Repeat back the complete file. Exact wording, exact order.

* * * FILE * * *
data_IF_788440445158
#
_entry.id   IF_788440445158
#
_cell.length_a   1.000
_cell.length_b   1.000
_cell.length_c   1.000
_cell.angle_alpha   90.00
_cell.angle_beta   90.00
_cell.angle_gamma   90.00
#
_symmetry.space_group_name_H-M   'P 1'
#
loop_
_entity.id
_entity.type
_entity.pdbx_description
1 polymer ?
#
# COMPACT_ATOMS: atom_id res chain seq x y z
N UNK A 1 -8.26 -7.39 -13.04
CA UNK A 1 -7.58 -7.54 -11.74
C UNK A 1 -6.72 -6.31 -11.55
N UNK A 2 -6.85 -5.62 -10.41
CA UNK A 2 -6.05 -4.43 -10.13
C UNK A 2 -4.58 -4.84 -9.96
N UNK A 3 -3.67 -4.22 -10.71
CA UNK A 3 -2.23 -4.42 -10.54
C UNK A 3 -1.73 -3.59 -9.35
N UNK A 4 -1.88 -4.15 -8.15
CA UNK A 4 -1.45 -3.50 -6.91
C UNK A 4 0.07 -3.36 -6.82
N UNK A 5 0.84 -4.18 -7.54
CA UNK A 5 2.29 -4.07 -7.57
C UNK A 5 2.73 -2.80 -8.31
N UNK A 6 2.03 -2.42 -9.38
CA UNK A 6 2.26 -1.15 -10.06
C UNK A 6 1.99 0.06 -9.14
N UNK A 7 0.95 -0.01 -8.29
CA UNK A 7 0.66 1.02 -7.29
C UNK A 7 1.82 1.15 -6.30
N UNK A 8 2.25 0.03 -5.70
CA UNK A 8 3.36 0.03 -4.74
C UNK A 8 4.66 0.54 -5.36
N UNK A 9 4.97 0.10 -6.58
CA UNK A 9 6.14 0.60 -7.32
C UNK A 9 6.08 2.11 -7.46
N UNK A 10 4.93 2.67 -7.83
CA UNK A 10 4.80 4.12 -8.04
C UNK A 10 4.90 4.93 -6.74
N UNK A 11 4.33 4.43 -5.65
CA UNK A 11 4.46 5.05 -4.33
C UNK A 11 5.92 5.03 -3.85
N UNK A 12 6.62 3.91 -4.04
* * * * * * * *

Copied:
data_IF_788440445158
#
_entry.id   IF_788440445158
#
_cell.length_a   1.000
_cell.length_b   1.000
_cell.length_c   1.000
_cell.angle_alpha   90.00
_cell.angle_beta   90.00
_cell.angle_gamma   90.00
#
_symmetry.space_group_name_H-M   'P 1'
#
loop_
_entity.id
_entity.type
_entity.pdbx_description
1 polymer ?
#
# COMPACT_ATOMS: atom_id res chain seq x y z
N UNK A 1 -8.26 -7.39 -13.04
CA UNK A 1 -7.58 -7.54 -11.74
C UNK A 1 -6.72 -6.31 -11.55
N UNK A 2 -6.85 -5.62 -10.41
CA UNK A 2 -6.05 -4.43 -10.13
C UNK A 2 -4.58 -4.84 -9.96
N UNK A 3 -3.67 -4.22 -10.71
CA UNK A 3 -2.23 -4.42 -10.54
C UNK A 3 -1.73 -3.59 -9.35
N UNK A 4 -1.88 -4.15 -8.15
CA UNK A 4 -1.45 -3.50 -6.91
C UNK A 4 0.07 -3.36 -6.82
N UNK A 5 0.84 -4.18 -7.54
CA UNK A 5 2.29 -4.07 -7.57
C UNK A 5 2.73 -2.80 -8.31
N UNK A 6 2.03 -2.42 -9.38
CA UNK A 6 2.26 -1.15 -10.06
C UNK A 6 1.99 0.06 -9.14
N UNK A 7 0.95 -0.01 -8.29
CA UNK A 7 0.66 1.02 -7.29
C UNK A 7 1.82 1.15 -6.30
N UNK A 8 2.25 0.03 -5.70
CA UNK A 8 3.36 0.03 -4.74
C UNK A 8 4.66 0.54 -5.36
N UNK A 9 4.97 0.10 -6.58
CA UNK A 9 6.14 0.60 -7.32
C UNK A 9 6.08 2.11 -7.46
N UNK A 10 4.93 2.67 -7.83
CA UNK A 10 4.80 4.12 -8.04
C UNK A 10 4.90 4.93 -6.74
N UNK A 11 4.33 4.43 -5.65
CA UNK A 11 4.46 5.05 -4.33
C UNK A 11 5.92 5.03 -3.85
N UNK A 12 6.62 3.91 -4.04